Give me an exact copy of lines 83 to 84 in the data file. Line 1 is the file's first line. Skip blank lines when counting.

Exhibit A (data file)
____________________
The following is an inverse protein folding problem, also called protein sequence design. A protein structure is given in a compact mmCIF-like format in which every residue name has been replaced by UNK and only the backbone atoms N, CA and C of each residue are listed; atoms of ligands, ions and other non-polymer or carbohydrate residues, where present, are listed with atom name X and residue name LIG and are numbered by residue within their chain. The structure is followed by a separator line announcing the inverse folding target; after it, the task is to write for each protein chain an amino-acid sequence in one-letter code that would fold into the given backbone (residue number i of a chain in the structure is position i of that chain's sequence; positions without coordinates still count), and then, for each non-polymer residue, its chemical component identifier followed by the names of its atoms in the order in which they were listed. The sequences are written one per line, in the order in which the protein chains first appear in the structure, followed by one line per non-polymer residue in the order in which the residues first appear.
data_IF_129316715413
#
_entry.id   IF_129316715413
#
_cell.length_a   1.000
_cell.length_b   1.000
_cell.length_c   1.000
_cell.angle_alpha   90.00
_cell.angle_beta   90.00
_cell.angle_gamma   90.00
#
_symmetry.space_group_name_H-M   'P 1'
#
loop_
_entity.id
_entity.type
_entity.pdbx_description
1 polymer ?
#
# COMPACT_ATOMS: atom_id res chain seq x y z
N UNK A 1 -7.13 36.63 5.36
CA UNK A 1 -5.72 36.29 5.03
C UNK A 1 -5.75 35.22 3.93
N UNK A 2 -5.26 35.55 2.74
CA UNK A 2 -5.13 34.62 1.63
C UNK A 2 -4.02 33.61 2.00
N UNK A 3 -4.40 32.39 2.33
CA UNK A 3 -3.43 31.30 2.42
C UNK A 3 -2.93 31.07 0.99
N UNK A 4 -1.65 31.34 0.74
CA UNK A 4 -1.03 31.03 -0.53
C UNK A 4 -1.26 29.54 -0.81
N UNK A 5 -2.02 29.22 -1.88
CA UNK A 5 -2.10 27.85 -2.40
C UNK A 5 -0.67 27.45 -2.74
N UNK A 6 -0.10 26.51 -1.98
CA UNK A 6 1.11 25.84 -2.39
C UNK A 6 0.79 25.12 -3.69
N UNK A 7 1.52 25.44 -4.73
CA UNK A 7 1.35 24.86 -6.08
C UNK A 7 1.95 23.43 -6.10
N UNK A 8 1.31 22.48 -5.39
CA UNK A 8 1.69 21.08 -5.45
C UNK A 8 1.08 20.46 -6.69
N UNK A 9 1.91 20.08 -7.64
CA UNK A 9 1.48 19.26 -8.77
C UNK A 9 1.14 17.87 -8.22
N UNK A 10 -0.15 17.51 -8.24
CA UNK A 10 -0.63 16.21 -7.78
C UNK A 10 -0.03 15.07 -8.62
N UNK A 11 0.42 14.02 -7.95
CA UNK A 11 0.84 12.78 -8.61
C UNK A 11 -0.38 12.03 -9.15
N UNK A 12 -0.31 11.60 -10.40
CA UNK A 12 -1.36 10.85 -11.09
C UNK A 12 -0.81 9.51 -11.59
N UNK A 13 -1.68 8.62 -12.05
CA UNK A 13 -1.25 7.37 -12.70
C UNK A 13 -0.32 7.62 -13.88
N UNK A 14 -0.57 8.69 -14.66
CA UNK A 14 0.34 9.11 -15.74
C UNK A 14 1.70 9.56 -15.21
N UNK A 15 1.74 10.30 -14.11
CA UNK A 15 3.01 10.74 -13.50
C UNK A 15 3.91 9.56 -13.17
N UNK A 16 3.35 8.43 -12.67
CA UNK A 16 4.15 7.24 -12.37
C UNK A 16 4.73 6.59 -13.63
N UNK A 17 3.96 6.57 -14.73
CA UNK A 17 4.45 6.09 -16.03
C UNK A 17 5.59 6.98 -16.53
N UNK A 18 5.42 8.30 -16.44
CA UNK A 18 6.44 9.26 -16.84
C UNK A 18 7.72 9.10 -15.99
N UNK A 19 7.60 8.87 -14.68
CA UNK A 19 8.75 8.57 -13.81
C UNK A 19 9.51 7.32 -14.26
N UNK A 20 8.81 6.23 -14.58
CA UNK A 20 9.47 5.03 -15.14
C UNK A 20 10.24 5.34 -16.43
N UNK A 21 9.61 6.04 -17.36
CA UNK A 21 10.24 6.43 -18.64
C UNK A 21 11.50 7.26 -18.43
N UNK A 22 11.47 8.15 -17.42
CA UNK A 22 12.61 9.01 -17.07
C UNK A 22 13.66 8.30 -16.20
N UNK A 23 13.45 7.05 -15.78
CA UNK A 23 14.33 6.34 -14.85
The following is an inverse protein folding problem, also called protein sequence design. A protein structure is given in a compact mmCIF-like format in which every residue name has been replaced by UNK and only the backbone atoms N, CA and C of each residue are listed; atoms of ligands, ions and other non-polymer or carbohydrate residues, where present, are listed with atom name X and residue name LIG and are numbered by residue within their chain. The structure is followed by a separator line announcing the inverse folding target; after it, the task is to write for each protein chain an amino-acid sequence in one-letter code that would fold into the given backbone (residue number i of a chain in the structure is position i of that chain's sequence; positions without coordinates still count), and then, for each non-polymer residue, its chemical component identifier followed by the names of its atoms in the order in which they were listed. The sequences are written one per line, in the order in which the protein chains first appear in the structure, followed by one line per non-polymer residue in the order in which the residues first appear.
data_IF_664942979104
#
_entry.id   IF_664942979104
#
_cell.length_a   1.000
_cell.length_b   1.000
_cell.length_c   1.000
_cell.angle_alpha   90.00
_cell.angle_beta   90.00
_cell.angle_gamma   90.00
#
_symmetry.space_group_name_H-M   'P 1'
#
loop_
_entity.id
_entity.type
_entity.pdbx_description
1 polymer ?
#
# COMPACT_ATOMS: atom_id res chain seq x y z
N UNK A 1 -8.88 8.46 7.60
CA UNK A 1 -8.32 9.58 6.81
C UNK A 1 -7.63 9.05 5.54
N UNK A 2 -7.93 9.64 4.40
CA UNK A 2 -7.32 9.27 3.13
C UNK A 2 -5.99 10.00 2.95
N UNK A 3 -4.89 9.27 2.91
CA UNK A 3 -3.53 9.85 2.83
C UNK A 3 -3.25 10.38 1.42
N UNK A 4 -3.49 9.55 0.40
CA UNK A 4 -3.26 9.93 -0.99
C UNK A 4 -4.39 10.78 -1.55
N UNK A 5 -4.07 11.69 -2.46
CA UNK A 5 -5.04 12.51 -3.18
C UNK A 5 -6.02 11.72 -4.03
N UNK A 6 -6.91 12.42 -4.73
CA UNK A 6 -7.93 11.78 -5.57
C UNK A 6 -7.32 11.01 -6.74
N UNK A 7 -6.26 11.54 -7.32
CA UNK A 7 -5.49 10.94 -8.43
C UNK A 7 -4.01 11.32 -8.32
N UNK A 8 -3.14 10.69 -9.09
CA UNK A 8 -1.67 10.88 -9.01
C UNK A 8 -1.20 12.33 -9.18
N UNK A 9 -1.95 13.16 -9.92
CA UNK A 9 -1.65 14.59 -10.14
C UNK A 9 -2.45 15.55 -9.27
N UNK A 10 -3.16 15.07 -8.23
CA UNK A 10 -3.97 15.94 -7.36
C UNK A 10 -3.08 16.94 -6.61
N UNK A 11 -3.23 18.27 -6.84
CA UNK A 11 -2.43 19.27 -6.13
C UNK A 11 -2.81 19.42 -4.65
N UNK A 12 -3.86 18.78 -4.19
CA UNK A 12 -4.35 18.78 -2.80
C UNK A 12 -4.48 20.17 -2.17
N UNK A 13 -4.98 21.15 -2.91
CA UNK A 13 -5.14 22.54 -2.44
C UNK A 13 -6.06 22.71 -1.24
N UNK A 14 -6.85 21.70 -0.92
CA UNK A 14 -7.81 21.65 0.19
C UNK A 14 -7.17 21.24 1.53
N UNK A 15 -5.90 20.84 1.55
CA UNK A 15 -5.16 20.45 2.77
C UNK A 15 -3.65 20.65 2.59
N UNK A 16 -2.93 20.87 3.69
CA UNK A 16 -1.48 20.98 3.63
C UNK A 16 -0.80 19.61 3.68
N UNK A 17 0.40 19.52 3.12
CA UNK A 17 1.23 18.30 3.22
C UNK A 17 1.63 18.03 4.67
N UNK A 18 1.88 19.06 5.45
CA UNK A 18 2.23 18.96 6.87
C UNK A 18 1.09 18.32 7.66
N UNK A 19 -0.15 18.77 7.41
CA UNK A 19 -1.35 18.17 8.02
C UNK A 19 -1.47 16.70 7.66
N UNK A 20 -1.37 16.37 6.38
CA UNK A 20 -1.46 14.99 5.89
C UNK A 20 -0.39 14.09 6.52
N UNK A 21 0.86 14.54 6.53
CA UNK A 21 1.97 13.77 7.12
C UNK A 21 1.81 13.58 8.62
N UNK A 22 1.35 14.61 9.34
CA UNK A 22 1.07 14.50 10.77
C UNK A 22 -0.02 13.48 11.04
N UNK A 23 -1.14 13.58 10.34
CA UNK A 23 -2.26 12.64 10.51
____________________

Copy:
CA UNK A 21 10.24 6.43 -18.64
C UNK A 21 11.50 7.26 -18.43